Evaluating to what extent the ‘scientific exemption clause’ acts as a loophole and influences international whaling
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The purpose of the study was to identify if the scientific exemption clause of the international whaling ban is a loophole for commercial hunting to continue under disguise and to evaluate the level of public perception towards whaling exemptions and longevity of policy. The study used secondary data from the International Whaling Commission to calculate total catch data for commercial and scientific brackets. It also used primary data in the form of questionnaires to identify public knowledge and belief. From the results, it was identified that Japan had the most consistent scientific programme and Norway the most consistent commercial programme. With this, Japan recorded a peak of 1,188 individual whales compared to Norway’s peak of 376 for commercial practises. Iceland was difficult to evaluate due to a loss of data between 1990 and 2002, meaning catches could not be representatively calculated or compared. Japan’s scientific catches for minke whales consistently exceeded catch quotas, whilst Norway failed to reach its commercial quotas. 62% of the 58 respondents had not heard of the International Whaling Commission (IWC), with 60% also unaware of the international whaling ban. This lack of knowledge led 59% to believe that the IWC was, in some way, ineffective in informing the public. Split opinion existed towards exemptions, with 40% believing they should and 40% believing they should not exist. However, 42% believe that they would have longevity in conservation. The main conclusion was that the scientific exemption is, to some extent, a loophole for commercial practises to continue. This means countries can exploit international legislation and hunt vulnerable species, all within legal right. The comparison to peak catches supports this statement, with a difference of 452 in favour of science. Norway used the exemption as an additional practise, with primary focus on commercial whaling. The public are split on exemptions, but narrow margins suggest a belief that they will work in the long term. This may, in turn, alter viewpoints towards whaling practises as education and awareness from the IWC increases.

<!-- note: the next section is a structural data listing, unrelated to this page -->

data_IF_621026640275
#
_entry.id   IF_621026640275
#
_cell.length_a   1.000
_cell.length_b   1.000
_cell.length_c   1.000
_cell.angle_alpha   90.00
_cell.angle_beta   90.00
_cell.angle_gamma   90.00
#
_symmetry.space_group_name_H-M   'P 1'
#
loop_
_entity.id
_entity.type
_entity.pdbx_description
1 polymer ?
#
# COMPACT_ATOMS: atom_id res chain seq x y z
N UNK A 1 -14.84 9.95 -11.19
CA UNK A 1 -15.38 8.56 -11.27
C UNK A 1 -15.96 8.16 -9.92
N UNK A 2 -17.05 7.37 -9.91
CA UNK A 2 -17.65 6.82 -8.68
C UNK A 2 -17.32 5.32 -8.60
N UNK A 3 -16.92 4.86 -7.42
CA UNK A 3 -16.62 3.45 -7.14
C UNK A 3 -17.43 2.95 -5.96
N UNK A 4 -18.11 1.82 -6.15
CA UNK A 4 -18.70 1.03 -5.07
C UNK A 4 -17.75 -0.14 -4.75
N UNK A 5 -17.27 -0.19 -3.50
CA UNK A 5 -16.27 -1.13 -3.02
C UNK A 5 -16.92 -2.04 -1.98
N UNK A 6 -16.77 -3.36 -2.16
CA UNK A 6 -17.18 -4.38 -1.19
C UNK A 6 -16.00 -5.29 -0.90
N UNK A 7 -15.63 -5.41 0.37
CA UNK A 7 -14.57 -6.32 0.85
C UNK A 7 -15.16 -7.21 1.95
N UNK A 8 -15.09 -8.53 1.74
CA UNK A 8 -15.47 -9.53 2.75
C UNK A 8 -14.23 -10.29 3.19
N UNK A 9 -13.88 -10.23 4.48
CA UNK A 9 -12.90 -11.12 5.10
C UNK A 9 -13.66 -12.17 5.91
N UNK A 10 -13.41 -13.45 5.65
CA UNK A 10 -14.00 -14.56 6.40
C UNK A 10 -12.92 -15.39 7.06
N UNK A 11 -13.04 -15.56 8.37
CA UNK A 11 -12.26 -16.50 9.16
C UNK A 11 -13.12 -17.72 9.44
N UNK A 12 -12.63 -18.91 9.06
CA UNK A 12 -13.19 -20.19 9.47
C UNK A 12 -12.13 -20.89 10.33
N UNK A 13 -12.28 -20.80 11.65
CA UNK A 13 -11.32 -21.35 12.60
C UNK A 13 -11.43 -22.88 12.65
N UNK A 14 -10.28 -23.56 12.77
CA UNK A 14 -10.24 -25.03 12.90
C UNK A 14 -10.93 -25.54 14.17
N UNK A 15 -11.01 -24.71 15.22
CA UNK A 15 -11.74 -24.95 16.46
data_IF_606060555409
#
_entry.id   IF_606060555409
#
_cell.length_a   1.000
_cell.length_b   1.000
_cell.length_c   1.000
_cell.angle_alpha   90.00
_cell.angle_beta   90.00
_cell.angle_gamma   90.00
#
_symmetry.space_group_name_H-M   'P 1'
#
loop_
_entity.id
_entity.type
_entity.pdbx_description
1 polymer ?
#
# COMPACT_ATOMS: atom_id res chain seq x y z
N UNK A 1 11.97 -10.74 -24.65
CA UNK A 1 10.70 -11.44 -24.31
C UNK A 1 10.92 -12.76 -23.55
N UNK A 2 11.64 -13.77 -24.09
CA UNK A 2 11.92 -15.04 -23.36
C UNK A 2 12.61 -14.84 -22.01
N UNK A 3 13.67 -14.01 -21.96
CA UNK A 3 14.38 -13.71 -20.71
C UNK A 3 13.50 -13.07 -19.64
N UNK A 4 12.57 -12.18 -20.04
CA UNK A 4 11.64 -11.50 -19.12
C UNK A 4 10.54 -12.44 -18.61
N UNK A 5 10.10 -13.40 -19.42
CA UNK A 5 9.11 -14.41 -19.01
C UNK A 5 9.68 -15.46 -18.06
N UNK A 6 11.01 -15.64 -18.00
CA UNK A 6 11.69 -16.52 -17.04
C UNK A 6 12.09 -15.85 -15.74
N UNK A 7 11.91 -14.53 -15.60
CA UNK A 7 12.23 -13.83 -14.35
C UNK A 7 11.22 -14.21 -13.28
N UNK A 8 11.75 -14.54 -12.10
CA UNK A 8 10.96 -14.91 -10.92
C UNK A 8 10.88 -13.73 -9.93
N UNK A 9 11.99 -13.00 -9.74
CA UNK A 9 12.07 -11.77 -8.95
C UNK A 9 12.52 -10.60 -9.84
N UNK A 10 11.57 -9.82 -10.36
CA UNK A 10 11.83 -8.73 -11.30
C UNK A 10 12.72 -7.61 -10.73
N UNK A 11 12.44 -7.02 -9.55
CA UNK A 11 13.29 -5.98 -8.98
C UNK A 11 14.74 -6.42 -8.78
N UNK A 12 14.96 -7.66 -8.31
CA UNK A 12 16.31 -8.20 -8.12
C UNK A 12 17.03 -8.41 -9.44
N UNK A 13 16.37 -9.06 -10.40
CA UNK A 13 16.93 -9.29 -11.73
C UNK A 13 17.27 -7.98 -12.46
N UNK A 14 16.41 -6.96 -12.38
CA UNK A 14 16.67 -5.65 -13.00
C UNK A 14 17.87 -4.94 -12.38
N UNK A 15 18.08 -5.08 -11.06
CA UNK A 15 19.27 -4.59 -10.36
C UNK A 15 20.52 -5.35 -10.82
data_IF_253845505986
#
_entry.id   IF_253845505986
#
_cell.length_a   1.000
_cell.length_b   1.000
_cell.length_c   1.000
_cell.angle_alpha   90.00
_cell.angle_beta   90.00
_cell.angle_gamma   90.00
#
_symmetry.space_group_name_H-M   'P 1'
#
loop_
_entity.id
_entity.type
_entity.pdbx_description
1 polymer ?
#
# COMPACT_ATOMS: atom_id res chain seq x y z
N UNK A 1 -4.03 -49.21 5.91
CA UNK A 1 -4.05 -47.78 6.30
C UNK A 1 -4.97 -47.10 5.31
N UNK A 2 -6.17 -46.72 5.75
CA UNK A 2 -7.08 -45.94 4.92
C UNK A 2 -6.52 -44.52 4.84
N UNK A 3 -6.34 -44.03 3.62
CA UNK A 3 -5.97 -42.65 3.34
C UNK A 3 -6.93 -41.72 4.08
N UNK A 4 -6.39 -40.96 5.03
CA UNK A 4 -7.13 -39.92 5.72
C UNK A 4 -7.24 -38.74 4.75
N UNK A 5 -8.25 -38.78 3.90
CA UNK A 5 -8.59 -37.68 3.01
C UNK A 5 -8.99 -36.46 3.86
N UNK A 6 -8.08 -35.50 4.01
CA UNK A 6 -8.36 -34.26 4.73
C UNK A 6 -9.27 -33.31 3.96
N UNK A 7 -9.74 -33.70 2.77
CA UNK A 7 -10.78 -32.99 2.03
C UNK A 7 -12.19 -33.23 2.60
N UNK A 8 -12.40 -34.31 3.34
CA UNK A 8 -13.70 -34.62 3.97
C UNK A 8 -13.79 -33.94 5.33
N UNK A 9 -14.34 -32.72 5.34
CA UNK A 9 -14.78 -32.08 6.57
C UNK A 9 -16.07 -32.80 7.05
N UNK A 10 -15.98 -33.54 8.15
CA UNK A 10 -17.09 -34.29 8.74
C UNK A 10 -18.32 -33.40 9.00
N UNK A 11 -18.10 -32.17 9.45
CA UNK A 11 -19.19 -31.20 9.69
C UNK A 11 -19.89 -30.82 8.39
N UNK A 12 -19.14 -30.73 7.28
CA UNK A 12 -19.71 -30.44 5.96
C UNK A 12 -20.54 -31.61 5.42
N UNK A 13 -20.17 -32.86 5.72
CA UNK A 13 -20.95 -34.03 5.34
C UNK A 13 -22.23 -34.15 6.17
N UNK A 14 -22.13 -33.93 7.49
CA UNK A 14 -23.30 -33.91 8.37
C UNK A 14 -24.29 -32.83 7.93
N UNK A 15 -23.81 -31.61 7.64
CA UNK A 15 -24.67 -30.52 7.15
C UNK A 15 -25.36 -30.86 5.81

Wick, A. (2023) 'Evaluating to what extent the ‘scientific exemption clause’ acts as a loophole and influences international whaling', The Plymouth Student Scientist, 16(2), pp. 110-131.